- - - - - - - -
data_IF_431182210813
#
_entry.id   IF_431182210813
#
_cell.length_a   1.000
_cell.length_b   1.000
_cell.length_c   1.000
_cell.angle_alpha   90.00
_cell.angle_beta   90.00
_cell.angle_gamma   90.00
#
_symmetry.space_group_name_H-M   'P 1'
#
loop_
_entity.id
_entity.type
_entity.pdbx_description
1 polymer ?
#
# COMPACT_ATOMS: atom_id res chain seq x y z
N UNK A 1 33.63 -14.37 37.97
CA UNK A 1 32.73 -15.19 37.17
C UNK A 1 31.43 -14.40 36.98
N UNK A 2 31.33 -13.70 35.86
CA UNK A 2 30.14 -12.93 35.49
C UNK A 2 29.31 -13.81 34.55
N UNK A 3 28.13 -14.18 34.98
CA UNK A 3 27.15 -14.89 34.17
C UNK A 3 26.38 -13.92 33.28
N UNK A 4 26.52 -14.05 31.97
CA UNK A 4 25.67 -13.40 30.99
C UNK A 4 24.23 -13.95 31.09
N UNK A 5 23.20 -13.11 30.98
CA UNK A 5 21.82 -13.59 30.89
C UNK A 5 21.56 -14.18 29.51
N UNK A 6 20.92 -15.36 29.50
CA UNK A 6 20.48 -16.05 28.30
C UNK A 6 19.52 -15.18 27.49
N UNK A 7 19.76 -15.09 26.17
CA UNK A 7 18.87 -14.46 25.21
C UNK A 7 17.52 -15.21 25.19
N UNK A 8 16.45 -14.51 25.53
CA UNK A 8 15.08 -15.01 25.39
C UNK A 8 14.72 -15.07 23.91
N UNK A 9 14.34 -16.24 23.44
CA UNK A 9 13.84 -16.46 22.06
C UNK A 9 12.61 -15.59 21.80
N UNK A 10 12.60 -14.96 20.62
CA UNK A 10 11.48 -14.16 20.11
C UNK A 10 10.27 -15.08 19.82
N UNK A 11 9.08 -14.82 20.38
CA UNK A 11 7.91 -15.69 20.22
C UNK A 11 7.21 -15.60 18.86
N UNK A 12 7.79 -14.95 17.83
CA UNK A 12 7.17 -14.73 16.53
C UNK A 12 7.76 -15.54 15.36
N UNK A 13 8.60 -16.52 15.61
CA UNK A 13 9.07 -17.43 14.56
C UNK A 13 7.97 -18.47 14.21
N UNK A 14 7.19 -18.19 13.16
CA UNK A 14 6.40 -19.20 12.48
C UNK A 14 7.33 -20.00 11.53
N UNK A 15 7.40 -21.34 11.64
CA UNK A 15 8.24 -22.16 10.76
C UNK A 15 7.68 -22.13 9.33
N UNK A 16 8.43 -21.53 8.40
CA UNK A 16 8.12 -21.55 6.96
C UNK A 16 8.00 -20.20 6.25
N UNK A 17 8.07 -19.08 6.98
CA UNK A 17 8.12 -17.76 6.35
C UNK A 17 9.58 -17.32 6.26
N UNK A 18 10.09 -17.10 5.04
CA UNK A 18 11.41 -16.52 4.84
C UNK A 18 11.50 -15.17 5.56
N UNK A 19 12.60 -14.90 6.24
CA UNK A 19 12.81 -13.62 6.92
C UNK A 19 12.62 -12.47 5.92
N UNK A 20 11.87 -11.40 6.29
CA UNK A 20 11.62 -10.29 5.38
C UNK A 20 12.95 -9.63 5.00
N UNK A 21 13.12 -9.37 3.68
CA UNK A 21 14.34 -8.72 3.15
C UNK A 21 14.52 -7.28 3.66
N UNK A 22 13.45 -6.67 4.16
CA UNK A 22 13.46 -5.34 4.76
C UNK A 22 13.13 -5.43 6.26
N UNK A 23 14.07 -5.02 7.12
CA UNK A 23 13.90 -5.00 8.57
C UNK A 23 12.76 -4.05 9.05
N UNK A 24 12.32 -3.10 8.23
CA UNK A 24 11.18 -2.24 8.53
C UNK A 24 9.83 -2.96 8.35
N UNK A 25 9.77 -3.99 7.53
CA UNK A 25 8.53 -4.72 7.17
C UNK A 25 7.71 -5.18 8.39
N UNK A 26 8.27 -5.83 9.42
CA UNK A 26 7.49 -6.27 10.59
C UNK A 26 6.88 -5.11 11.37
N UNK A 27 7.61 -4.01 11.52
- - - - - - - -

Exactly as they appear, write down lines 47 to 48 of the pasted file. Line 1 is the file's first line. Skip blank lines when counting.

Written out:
C UNK A 9 12.61 -15.59 21.80
N UNK A 10 12.60 -14.96 20.62